The poster shows 12 photos of U.S. presidents from New Hampshire’s primary past, starting with 1952 and 1956 GOP primary winner and eventual overall winner Dwight D. Eisenhower in 1952 in front of the Old Man of the Mountain; continuing with JFK (Democratic primary winner in 1960) at the Nashua Rotary Club; President Lyndon B. Johnson (Democratic winner in 1964 and 1968) at the Carpenter Hotel in Manchester; Richard Nixon at the University of New Hampshire campus (he was GOP primary winner in 1960, 1968 and 1972, and elected president in 1968 and ’72; President Gerald R. Ford at Representatives Hall at the State House in 1976; 1976 Democratic primary winner and eventual winner Jimmy Carter at Webster Valve in Franklin in 1976; 1980 and 1984 GOP primary winner Ronald Reagan at the Milan Town Hall; 1988 Republican primary winner and eventual general election victor George H.W. Bush at the University of New Hampshire; 1992 runner-up to Sen. Paul Tsongas but overall general election winner and 1996 Democratic primary winner Bill Clinton in Dover; George W. Bush, 2000 N.H. primary runner-up to Pat Buchanan but eventual 2000 winner and 2004 primary and election winner; Barack Obama, 2008 New Hampshire primary runner-up to Hillary Clinton but eventual overall general election winner and 2012 primary winner, shown in 2004 at Concord High; and finally, Donald J. Trump, winner of the 2016 GOP primary and elected the nation’s 45th president in the general election.
Other facts highlighted on the informational poster:
• Gen. Leonard Wood, born in Winchester in 1860, won the 1920 first-in-the-nation primary. He was commander of the Rough Riders; Army chief of staff; recipient of the Medal of Honor, and governor general of the Philippines; plus he captured Geronimo and was a confidant of Teddy Roosevelt’s.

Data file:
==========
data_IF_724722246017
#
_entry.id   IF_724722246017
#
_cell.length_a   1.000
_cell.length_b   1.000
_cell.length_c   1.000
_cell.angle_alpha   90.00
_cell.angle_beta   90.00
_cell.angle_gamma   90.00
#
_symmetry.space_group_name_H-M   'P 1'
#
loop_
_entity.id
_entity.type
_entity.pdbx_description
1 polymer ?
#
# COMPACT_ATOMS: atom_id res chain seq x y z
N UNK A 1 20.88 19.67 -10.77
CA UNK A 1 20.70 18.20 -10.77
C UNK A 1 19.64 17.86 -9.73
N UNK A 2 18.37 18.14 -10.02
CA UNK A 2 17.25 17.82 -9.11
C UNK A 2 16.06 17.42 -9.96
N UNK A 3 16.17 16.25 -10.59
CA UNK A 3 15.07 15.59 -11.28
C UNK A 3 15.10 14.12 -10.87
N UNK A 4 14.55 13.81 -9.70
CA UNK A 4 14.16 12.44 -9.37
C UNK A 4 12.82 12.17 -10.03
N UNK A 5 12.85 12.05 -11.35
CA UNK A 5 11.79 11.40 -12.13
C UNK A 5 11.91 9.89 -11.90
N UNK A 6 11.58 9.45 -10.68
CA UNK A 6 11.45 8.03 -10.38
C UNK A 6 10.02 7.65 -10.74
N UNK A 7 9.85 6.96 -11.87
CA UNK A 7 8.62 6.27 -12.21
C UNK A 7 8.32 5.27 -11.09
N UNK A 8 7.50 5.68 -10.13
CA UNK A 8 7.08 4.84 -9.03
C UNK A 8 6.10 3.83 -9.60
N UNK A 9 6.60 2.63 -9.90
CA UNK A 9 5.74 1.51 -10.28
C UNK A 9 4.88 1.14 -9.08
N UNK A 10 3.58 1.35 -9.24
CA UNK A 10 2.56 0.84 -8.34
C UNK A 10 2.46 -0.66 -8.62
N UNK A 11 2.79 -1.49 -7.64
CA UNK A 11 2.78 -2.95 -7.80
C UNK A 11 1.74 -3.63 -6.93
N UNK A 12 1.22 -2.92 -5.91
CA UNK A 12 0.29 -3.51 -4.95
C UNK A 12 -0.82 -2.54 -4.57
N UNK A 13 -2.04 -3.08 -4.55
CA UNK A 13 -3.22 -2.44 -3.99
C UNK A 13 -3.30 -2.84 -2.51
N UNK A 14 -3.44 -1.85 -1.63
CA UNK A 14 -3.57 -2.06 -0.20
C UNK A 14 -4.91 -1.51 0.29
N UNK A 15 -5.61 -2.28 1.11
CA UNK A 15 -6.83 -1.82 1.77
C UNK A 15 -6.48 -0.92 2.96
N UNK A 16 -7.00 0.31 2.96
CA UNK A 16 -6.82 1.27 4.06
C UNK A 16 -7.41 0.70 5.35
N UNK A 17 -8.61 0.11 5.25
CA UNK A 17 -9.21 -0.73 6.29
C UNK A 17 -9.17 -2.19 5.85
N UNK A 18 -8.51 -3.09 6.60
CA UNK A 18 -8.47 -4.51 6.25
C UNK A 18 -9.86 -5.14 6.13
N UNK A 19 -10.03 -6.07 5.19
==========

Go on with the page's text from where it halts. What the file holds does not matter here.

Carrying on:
• State Rep. William Bullock (D-Richmond) in 1913 authored the law creating the New Hampshire presidential primary to choose national convention delegates, to be held on the third Tuesday of May, 1916. Delegate selection was the sole purpose of the New Hampshire primary for the first 32 years.
• The state Legislature passed a bill suggested by state Rep. and House Speaker Richard Upton (R-Concord) in 1949 that “modernized” the primary by allowing candidates to have their names on the ballot in addition to the delegates. The law became effective for the 1952 primary, and immediately increased interest in the contest. The bill requested by Speaker Upton was sponsored by Rep Reuben Spaulding Moore of Bradfield. (Since 1980, voters cast their ballots only for candidates not for party convention delegates.)
• Rep. John G. M. Glessner (R-Bethlehem) in 1915 amended Bullock’s previous law passed in the earlier session, changing the primary election from May to town meeting day in March.
• Former Gov. Hugh Gregg (R-Nashua) became involved as a presidential campaign adviser in the 1952 primary and spent his life championing the cause.
• Rep. James Splaine (D-Portsmouth) wrote the 1975 law requiring the N.H. primary to be the “first-in-the-nation” and allowing the secretary of state to set the date earlier than the March election day by seven days, if necessary, to guarantee our “first” status.
• Rep. Natalie S. Flanagan (R-Atkinson) in 1995 sponsored and in 1999 co-sponsored legislation to provide critical flexibility to the secretary of state in setting the primary date to maintain the state’s first-in-the-nation tradition.
According to Gardner: “Unlike other states, the people of New Hampshire have continued to fund their primary all these years. It has lasted through wars and depressions. It had lasted through states’ attempts to take it from us and by the national parties that have been helpful at times and not so helpful at others.
“Some believed television would diminish the value of the primary in the 1960s and ’70s, but it didn’t happen. Others thought the internet and social media would diminish the primary at the beginning of the century, but that didn’t happen, either. We’ve made it 100 years with no scandals, blemishes or miscounts. It will last another 100 years if the people of our great state have the will to keep it.”